Ricky Ponting says Trent Boult’s choice to play T20 franchise cricket instead of being under contract with New Zealand was inevitable given the busy schedule. He further pointed to the financial incentives of playing T20s for franchises and Boult’s need to save for retirement.
Trent Boult became the latest victim of a ruthless international cricket calendar after he was recently released from his central contract with New Zealand Cricket at the bowler’s request. The announcement came just days before the announcement of the Future Tours schedule, which saw even more matches scheduled than the previous cycle.
England had to endure the loss of Ben Stokes for the same reason this year, thus perhaps triggering a tendency to change direction. Australian legend Ricky Bridge said the news came as no surprise to him as he understood how taxing so many matches could be.
“I think it’s inevitable now with the number of national T20 tournaments popping up all over the world now,” he said on the ICC Exam.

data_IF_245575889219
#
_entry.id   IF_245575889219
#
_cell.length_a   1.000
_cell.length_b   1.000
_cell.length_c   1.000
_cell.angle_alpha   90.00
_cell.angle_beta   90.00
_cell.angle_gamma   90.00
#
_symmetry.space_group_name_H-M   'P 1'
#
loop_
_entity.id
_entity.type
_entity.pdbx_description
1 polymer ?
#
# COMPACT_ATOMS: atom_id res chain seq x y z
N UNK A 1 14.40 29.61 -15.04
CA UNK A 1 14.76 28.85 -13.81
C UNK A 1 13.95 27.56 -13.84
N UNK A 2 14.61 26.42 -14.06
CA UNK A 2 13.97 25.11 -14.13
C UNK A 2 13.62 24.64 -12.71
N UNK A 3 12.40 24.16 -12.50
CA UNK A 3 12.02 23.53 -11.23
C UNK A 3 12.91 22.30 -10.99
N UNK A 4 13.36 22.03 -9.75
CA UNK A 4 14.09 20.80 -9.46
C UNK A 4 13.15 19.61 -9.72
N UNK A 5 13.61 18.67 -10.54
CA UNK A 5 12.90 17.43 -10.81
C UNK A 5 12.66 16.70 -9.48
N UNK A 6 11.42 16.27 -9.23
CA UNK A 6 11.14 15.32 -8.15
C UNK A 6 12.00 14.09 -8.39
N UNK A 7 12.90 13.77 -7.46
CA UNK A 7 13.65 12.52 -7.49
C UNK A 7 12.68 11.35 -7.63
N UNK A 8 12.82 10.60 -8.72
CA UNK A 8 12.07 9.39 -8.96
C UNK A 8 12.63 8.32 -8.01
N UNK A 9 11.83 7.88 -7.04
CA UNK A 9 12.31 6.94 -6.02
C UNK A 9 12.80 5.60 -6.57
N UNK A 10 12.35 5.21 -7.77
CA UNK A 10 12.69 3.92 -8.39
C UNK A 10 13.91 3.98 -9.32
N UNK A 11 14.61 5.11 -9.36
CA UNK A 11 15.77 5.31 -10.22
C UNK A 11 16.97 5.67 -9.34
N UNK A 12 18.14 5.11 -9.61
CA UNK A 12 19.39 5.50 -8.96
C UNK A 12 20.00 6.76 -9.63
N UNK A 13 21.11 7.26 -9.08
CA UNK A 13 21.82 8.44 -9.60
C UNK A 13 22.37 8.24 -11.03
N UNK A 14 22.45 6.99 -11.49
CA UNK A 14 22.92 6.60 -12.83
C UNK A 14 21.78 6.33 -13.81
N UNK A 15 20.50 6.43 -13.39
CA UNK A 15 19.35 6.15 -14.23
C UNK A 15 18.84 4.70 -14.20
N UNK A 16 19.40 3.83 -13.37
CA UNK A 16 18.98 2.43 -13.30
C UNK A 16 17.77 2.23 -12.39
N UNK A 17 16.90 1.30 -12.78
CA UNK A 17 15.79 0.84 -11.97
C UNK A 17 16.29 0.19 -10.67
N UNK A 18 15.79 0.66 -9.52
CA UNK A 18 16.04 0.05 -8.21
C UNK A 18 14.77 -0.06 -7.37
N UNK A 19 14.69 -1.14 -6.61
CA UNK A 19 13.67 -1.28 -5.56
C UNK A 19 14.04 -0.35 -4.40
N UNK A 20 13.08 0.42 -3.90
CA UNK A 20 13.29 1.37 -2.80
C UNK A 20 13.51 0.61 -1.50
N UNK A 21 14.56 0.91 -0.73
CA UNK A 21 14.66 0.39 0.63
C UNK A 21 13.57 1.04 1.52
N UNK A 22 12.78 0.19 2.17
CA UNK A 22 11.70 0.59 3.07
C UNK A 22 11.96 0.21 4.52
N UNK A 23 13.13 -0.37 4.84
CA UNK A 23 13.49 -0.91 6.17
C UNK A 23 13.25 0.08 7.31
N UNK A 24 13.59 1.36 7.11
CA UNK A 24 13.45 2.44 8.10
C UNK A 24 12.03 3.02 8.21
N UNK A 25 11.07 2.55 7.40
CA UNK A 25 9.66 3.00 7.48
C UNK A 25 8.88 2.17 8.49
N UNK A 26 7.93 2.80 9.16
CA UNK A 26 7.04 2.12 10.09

“It’s getting harder and harder for these guys to keep the international cricket calendar full.”
Boult has represented the Black Caps in 217 games so far, scalping 549 wickets and etching his name among the all-time greats. However, the 33-year-old is currently at his peak and will soon enter the twilight of his career. Ponting thinks it’s a good time for Boult to take advantage of the lucrative deals franchise cricket has to offer.
“For someone like Trent Boult, and no disrespect to New Zealand, but I’m sure their domestic contracts probably only reflect what he would win in one of those domestic T20 tournaments,” he said. he declared.
“He’s coming to the end of his career and he has to think about his family and the financial side of the game now, probably more than ever.”
“He’s also at the top of his game in every format, so wherever he goes and chooses to play, if he’s talking about T20 stuff, then he’ll be in high demand. There’s no doubt about that. “
The left-arm rapid will still represent New Zealand on the international stage, but with far less frequency than before.
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